UPDATE: Zachary Levine reports that the sale of the Astros could be completed by next week. If so, ownership of the Astros could be transferred as early as July.
Tuesday: 5:07 PM: Drayton McLane has commented on this morning’s report that he and Jim Crane have all but completed a deal to sell the Astros:
“I haven’t signed anything, Jim Crane and his group hasn’t signed anything and Major League Baseball hasn’t signed anything. We’re still negotiating, so there’s nothing to report.”
I guess I’d just note that saying “I haven’t signed anything” is not exactly a refutation of a report that you’re on the verge of signing anything. In fact, they’re wholly consistent. But hey, they’ll tell us when they have a deal done.
Tuesday: 10:30 AM: Last week we learned that Jim Crane was the sole remaining bidder for the Houston Astros. This morning KTRK TV in Houston is reporting that the sale of the Houston Astros to Crane is all but a done deal. All that’s left according to KTRK: “the dotting of I’s and crossing of T’s.” Gosh, I hope they’re not dotting capital I’s like that, because that would be improper.
The reported sale price is $680 million. Drayton McLane purchased the team in late 1992 for $117 million in 1993. So, hey, not bad.
Given baseball’s recent history with turbulent transactions fraught with high drama and litigation, analysis of what appears to be a straightforward sale is, relatively speaking, like trying to expound upon a man tying his shoes and then walking on, so all I’ll say is “congratulations Drayton and Jim.”
The Yankees’ offense finally woke up, scoring eight runs in Game 3 of the ALCS on Monday night while the pitching kept the Astros’ offense at bay. That came after scoring a total of two runs against Astros pitching in the first two games. For a recap of the Yankees’ scoring in Game 3, click here.
CC Sabathia wasn’t dominant, but he executed pitches when he needed to most, preventing the Astros from capitalizing on their opportunities. Overall, he gave up three hits and four walks while striking out five on 99 pitches. He’s the first pitcher, age 37 or older, to throw six shutout innings in the postseason since Pedro Martinez for the Phillies against the Dodgers in Game 2 of the 2009 NLCS. Monday’s start also marked Sabathia’s first career scoreless outing in the postseason — it was his 22nd postseason appearance.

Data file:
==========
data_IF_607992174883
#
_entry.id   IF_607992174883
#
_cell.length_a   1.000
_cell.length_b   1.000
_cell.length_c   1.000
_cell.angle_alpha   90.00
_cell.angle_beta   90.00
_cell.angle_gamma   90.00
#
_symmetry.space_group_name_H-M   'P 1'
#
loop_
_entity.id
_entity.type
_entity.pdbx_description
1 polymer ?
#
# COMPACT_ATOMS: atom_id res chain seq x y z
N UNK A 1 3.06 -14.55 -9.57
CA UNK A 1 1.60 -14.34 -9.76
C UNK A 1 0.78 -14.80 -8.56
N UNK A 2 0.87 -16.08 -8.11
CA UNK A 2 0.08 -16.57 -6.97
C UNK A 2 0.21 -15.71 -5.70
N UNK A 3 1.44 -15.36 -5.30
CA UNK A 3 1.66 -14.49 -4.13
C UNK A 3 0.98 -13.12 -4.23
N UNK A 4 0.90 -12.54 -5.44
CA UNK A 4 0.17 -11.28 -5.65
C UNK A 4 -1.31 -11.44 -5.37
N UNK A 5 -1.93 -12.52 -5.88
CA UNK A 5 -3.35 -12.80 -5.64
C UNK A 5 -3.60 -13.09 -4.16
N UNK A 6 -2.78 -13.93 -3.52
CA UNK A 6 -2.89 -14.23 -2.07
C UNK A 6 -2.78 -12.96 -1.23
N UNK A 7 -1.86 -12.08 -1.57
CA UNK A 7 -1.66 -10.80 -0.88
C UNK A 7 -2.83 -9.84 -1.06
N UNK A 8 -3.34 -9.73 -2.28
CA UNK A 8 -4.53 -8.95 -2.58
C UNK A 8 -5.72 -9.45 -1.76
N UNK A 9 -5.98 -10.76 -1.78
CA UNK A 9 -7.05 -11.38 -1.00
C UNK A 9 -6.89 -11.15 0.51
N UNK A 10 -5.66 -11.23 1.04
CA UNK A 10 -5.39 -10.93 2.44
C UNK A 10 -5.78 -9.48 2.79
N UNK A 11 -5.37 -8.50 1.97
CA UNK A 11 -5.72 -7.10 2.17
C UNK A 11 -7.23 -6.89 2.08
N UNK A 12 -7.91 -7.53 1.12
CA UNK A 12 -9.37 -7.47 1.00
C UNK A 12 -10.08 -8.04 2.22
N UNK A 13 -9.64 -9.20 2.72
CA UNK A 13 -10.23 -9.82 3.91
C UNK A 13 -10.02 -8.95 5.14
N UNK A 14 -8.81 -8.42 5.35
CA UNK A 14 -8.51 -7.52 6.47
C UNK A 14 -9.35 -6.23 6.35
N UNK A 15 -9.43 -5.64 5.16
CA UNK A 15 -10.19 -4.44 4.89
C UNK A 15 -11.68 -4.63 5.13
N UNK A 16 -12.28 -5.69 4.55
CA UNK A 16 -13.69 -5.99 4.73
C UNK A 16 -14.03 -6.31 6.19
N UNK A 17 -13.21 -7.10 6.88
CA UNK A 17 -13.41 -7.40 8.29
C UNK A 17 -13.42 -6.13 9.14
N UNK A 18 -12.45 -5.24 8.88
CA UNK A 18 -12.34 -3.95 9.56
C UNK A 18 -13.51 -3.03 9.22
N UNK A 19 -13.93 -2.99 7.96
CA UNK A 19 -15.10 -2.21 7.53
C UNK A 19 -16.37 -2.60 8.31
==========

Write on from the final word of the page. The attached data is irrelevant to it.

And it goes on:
Astros starter Charlie Morton couldn’t escape the fourth inning, when he allowed a run and loaded the bases before departing. Will Harris allowed all three inherited runners to score on Aaron Judge‘s three-run home run to left field. Morton was ultimately charged with seven runs on six hits, two walks, and a hit batsman with three strikeouts in 3 2/3 innings.
The Yankees’ bullpen held the fort after the sixth. Adam Warren worked a scoreless seventh. Warren returned in the eighth and retired the side in order, despite yielding a pair of well-struck balls to deep center field.
In the ninth, Dellin Betances walked both hitters he faced to start the frame. Unsurprisingly, manager Joe Girardi had a short leash and brought in Tommy Kahnle. Kahnle gave up a single to Cameron Maybin then struck out George Springer, but walked Alex Bregman to force in a run. Kahnle got Jose Altuve to ground into a 4-3 double play to end the game in an 8-1 victory, giving the Yankees their first win of the series.
The ALCS continues on Tuesday at 5 PM ET. The Astros will start Lance McCullers and the Yankees will send Sonny Gray to the hill.